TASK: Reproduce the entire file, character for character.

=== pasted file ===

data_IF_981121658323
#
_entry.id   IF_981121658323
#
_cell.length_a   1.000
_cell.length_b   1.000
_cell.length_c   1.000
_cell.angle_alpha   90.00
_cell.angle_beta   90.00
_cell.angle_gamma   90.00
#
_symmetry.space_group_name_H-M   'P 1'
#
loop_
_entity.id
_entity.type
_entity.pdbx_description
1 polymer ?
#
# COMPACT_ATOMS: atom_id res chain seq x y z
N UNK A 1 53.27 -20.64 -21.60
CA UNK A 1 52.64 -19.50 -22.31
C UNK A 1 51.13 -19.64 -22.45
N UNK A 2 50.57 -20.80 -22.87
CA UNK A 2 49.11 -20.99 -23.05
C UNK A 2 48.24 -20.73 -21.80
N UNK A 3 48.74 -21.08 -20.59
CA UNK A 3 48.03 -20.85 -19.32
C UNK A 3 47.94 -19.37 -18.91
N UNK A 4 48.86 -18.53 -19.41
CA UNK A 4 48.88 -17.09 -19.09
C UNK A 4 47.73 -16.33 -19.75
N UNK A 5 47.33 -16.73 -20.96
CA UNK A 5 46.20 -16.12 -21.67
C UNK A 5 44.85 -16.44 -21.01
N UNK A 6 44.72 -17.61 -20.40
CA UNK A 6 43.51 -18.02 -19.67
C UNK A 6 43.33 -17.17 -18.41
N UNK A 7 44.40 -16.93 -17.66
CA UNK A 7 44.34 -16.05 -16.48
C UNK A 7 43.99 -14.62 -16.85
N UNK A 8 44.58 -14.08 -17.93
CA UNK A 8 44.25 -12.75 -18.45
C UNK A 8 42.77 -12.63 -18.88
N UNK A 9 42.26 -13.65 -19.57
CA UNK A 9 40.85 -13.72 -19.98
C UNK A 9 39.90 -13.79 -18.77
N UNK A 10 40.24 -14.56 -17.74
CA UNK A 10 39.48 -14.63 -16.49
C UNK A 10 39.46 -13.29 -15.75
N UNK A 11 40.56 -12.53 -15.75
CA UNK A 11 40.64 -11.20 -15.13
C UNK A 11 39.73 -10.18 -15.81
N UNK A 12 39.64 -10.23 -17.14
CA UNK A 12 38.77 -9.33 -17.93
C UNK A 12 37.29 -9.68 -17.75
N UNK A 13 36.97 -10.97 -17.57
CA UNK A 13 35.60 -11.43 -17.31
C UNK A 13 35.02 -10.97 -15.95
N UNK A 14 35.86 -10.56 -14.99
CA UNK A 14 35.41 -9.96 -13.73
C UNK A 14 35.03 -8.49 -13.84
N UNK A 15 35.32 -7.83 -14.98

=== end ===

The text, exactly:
data_IF_981121658323
#
_entry.id   IF_981121658323
#
_cell.length_a   1.000
_cell.length_b   1.000
_cell.length_c   1.000
_cell.angle_alpha   90.00
_cell.angle_beta   90.00
_cell.angle_gamma   90.00
#
_symmetry.space_group_name_H-M   'P 1'
#
loop_
_entity.id
_entity.type
_entity.pdbx_description
1 polymer ?
#
# COMPACT_ATOMS: atom_id res chain seq x y z
N UNK A 1 53.27 -20.64 -21.60
CA UNK A 1 52.64 -19.50 -22.31
C UNK A 1 51.13 -19.64 -22.45
N UNK A 2 50.57 -20.80 -22.87
CA UNK A 2 49.11 -20.99 -23.05
C UNK A 2 48.24 -20.73 -21.80
N UNK A 3 48.74 -21.08 -20.59
CA UNK A 3 48.03 -20.85 -19.32
C UNK A 3 47.94 -19.37 -18.91
N UNK A 4 48.86 -18.53 -19.41
CA UNK A 4 48.88 -17.09 -19.09
C UNK A 4 47.73 -16.33 -19.75
N UNK A 5 47.33 -16.73 -20.96
CA UNK A 5 46.20 -16.12 -21.67
C UNK A 5 44.85 -16.44 -21.01
N UNK A 6 44.72 -17.61 -20.40
CA UNK A 6 43.51 -18.02 -19.67
C UNK A 6 43.33 -17.17 -18.41
N UNK A 7 44.40 -16.93 -17.66
CA UNK A 7 44.34 -16.05 -16.48
C UNK A 7 43.99 -14.62 -16.85
N UNK A 8 44.58 -14.08 -17.93
CA UNK A 8 44.25 -12.75 -18.45
C UNK A 8 42.77 -12.63 -18.88
N UNK A 9 42.26 -13.65 -19.57
CA UNK A 9 40.85 -13.72 -19.98
C UNK A 9 39.90 -13.79 -18.77
N UNK A 10 40.24 -14.56 -17.74
CA UNK A 10 39.48 -14.63 -16.49
C UNK A 10 39.46 -13.29 -15.75
N UNK A 11 40.56 -12.53 -15.75
CA UNK A 11 40.64 -11.20 -15.13
C UNK A 11 39.73 -10.18 -15.81
N UNK A 12 39.64 -10.23 -17.14
CA UNK A 12 38.77 -9.33 -17.93
C UNK A 12 37.29 -9.68 -17.75
N UNK A 13 36.97 -10.97 -17.57
CA UNK A 13 35.60 -11.43 -17.31
C UNK A 13 35.02 -10.97 -15.95
N UNK A 14 35.86 -10.56 -14.99
CA UNK A 14 35.41 -9.96 -13.73
C UNK A 14 35.03 -8.49 -13.84
N UNK A 15 35.32 -7.83 -14.98